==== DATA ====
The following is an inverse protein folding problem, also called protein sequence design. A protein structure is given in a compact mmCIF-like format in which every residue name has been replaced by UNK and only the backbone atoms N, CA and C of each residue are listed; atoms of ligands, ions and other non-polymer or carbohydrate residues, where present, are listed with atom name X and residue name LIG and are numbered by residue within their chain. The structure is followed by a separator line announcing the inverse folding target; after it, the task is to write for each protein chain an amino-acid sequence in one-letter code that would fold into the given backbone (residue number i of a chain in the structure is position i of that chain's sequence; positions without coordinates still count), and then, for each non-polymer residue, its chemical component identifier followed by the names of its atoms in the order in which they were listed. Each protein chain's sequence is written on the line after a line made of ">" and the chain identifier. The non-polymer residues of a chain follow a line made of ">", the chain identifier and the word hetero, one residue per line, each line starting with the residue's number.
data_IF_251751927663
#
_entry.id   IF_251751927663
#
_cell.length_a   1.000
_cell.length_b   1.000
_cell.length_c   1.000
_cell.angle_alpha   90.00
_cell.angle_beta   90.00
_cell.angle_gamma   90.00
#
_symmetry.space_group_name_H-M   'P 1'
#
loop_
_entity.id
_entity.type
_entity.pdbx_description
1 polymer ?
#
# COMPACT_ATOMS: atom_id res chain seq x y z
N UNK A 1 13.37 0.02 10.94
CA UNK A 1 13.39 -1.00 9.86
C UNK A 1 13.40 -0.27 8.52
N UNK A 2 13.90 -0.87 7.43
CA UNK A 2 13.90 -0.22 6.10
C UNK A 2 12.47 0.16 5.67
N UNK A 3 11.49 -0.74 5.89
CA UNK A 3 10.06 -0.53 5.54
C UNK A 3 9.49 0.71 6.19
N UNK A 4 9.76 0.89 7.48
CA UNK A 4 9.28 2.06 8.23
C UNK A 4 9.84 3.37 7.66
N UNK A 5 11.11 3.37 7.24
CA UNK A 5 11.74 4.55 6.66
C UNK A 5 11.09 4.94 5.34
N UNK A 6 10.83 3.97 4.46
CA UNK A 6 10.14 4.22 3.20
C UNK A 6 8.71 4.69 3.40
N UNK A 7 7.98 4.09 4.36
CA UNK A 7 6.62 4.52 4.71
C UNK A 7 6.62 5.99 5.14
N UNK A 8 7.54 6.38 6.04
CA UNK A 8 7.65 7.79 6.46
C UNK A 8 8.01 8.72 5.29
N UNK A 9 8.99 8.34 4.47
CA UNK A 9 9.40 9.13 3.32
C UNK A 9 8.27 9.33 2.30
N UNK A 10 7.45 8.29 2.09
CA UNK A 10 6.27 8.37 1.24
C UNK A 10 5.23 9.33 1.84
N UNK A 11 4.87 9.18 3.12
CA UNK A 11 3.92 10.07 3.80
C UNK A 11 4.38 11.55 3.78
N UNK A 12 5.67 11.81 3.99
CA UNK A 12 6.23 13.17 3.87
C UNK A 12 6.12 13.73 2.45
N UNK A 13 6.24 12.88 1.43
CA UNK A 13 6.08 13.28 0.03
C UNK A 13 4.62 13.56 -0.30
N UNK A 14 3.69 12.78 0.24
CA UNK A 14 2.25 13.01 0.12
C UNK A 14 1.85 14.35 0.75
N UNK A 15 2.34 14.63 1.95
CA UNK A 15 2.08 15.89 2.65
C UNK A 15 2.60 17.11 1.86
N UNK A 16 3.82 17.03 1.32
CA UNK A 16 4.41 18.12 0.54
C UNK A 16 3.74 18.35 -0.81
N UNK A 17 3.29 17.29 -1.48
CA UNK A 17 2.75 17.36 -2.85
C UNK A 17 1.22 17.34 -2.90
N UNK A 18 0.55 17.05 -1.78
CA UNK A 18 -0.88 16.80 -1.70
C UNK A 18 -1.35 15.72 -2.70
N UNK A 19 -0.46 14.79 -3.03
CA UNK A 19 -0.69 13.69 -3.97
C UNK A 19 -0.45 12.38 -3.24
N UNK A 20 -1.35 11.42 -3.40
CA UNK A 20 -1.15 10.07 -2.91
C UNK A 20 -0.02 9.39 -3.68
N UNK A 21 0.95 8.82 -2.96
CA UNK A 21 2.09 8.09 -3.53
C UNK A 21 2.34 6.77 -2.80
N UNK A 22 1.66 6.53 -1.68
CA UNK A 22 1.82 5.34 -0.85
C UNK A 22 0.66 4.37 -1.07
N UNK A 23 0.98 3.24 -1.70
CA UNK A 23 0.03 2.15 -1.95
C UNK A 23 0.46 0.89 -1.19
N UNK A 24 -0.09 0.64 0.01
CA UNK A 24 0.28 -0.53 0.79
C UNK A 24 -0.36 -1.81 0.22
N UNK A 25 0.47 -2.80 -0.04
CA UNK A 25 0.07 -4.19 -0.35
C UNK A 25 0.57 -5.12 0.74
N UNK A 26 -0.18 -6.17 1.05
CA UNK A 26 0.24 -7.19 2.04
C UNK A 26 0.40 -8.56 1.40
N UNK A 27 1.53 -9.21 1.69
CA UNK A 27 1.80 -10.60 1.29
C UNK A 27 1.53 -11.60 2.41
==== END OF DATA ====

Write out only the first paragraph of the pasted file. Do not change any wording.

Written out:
The following is an inverse protein folding problem, also called protein sequence design. A protein structure is given in a compact mmCIF-like format in which every residue name has been replaced by UNK and only the backbone atoms N, CA and C of each residue are listed; atoms of ligands, ions and other non-polymer or carbohydrate residues, where present, are listed with atom name X and residue name LIG and are numbered by residue within their chain. The structure is followed by a separator line announcing the inverse folding target; after it, the task is to write for each protein chain an amino-acid sequence in one-letter code that would fold into the given backbone (residue number i of a chain in the structure is position i of that chain's sequence; positions without coordinates still count), and then, for each non-polymer residue, its chemical component identifier followed by the names of its atoms in the order in which they were listed. Each protein chain's sequence is written on the line after a line made of ">" and the chain identifier. The non-polymer residues of a chain follow a line made of ">", the chain identifier and the word hetero, one residue per line, each line starting with the residue's number.